Speaking of burden, I want to highlight the importance of your art not being a burden to the people closest to you. I am fortunate enough to be relatively young and yet not have a partner or children. However, it is almost painful to see people burdening their whole families and taking from them to pursue a rather selfish purpose of achieving their individual goals. If photography directly burdens your family and relatives, especially financially, I suggest putting it off for a while. That said, I suggest disregarding the usual naysayers. Coming from a fairly strict and traditional middle-class family, there was and still is quite a disbelief that this can work. So I had to make it work and push to book paying gigs as early as 16.
Is It A Competition, And Are You the Bad Guy On The Internet?
Another reason for quitting or at least putting photography off for a while is if you find yourself competing and constantly comparing your work with other photographers. On the surface, this might seem like something natural and normal, but it really isn't. And while every photographer did or does this to some degree, it can become an unhealthy downward spiral quickly. With the rise of social media and Facebook critique groups in particular, I find that there are some photographers who only comment on others’ work while offering no substantial feedback or commentary. Some of the people whom I coached in the past have complained about this problem, and my advice was to either quit Facebook groups or leave photography for good.
The Pressure Is On, Don’t Crumble Under It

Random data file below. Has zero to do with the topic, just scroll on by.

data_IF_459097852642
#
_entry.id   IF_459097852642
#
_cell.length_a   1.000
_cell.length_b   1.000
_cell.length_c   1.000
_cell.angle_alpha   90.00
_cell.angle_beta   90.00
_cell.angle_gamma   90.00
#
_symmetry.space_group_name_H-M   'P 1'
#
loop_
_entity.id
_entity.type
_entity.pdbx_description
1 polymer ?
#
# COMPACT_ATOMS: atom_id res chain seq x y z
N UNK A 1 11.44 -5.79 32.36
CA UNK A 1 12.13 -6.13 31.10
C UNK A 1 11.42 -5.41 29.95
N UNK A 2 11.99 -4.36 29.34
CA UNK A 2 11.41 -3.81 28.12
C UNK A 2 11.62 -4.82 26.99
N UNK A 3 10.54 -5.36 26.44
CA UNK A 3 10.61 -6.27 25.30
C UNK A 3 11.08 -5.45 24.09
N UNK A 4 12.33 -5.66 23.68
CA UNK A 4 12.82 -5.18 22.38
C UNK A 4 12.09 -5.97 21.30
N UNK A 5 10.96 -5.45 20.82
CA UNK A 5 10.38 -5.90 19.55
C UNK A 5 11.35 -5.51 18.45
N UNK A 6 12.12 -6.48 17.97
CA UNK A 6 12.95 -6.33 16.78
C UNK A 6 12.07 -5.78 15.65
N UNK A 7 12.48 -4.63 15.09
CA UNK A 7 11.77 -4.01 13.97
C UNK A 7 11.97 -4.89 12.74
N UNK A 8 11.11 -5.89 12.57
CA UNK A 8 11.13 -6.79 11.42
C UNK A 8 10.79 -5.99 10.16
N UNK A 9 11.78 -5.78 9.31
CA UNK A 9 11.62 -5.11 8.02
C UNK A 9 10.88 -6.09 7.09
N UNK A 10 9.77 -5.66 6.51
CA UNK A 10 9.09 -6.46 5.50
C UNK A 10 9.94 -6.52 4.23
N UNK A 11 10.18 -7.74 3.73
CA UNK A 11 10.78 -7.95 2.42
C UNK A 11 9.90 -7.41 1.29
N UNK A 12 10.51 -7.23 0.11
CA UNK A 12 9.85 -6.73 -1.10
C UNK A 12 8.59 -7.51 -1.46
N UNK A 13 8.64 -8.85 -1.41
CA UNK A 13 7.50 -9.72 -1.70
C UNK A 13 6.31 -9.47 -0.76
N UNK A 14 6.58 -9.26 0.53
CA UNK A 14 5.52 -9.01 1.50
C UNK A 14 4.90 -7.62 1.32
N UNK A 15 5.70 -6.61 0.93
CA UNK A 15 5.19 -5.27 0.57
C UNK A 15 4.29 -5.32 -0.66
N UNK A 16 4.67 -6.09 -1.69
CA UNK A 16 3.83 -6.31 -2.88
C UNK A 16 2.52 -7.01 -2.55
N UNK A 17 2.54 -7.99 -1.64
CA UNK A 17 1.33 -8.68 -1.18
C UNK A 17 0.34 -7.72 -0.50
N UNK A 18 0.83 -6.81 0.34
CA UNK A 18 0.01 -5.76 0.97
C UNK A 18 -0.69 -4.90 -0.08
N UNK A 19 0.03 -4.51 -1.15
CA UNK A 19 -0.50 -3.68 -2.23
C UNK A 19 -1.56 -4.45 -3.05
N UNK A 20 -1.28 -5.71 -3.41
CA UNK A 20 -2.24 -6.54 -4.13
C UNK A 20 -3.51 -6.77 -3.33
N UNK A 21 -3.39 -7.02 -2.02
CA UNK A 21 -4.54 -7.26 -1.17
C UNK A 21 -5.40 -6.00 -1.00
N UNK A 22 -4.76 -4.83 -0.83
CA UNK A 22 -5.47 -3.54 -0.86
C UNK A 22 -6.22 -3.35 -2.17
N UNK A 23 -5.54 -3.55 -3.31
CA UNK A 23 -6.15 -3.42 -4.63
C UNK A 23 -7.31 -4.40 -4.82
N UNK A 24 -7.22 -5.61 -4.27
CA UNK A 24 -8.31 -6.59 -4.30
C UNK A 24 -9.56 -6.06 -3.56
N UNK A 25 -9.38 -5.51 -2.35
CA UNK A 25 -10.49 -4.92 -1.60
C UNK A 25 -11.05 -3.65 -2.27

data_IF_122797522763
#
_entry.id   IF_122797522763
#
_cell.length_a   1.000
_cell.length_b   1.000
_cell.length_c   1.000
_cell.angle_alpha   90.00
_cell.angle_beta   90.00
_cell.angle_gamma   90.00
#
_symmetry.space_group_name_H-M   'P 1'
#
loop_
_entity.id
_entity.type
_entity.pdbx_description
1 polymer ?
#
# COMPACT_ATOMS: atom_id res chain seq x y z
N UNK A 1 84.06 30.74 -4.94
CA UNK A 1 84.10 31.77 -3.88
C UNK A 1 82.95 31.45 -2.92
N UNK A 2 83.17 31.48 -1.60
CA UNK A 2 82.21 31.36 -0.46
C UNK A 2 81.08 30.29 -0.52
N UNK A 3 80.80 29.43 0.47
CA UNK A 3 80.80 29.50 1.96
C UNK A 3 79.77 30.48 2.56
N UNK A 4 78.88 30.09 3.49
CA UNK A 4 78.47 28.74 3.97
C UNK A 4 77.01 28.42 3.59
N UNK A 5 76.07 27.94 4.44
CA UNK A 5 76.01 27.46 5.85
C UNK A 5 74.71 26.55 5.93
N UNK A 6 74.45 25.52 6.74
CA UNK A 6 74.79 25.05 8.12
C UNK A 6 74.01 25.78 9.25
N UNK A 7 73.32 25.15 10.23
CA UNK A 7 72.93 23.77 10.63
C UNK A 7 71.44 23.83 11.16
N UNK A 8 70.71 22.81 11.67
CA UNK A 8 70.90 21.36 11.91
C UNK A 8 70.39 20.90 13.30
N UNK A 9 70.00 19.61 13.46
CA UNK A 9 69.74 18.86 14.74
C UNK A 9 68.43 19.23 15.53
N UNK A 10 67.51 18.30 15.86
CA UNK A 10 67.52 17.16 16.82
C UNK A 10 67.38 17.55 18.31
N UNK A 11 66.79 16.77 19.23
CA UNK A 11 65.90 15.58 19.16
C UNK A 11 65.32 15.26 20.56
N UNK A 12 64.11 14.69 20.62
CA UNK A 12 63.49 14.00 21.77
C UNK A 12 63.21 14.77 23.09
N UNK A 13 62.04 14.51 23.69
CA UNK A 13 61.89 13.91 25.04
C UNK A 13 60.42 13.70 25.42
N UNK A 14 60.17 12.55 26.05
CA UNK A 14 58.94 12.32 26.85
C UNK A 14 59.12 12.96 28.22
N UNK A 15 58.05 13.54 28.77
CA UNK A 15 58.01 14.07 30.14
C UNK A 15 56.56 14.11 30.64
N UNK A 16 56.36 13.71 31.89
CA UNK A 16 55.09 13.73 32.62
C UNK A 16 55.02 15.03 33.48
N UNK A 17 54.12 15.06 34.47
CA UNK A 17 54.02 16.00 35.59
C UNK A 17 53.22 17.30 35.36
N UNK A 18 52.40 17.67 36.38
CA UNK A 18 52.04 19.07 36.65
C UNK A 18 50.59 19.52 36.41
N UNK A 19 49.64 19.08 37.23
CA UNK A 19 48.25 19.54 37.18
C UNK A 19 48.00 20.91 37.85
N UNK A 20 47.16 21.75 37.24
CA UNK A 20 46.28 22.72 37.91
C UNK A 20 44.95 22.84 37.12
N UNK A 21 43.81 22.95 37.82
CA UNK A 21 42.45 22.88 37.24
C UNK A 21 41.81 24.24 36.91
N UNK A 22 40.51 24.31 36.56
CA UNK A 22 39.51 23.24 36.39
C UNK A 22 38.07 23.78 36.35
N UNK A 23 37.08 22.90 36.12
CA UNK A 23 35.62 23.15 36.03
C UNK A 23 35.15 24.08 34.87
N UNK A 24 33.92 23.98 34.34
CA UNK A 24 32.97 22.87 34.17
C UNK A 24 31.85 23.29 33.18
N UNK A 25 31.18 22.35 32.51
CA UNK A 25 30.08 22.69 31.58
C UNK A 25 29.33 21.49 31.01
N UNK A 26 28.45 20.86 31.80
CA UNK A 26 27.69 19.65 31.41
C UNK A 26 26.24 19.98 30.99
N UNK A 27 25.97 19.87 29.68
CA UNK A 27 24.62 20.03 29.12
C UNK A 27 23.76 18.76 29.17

The pressure is on, and there has never been such a high volume of excellent work produced and shown. Comparing yourself to someone who has done photography for a decade is easy because they are seen as the pro who achieved the goals you want to achieve. However, setting yourself unrealistic expectations and then trying to imitate them with the wrong parameters in mind is simply impossible. Copying work is not a problem if it helps you learn; it only becomes a problem when it turns into an unhealthy battle between creatives to get the next best client. This is toxic not only for you but also for other creatives, and it has no place in this industry. If you’re the person who is gaslighting, excessively criticizing, or being overly negative towards people such as yourself, I suggest you leave for a while and come back with more constructivism in mind. At the end of the day, it is impossible to rank creatives, as each and every one of us has a unique style and vision. There is no 10-step method to becoming a great photographer; everyone must follow their own unique path.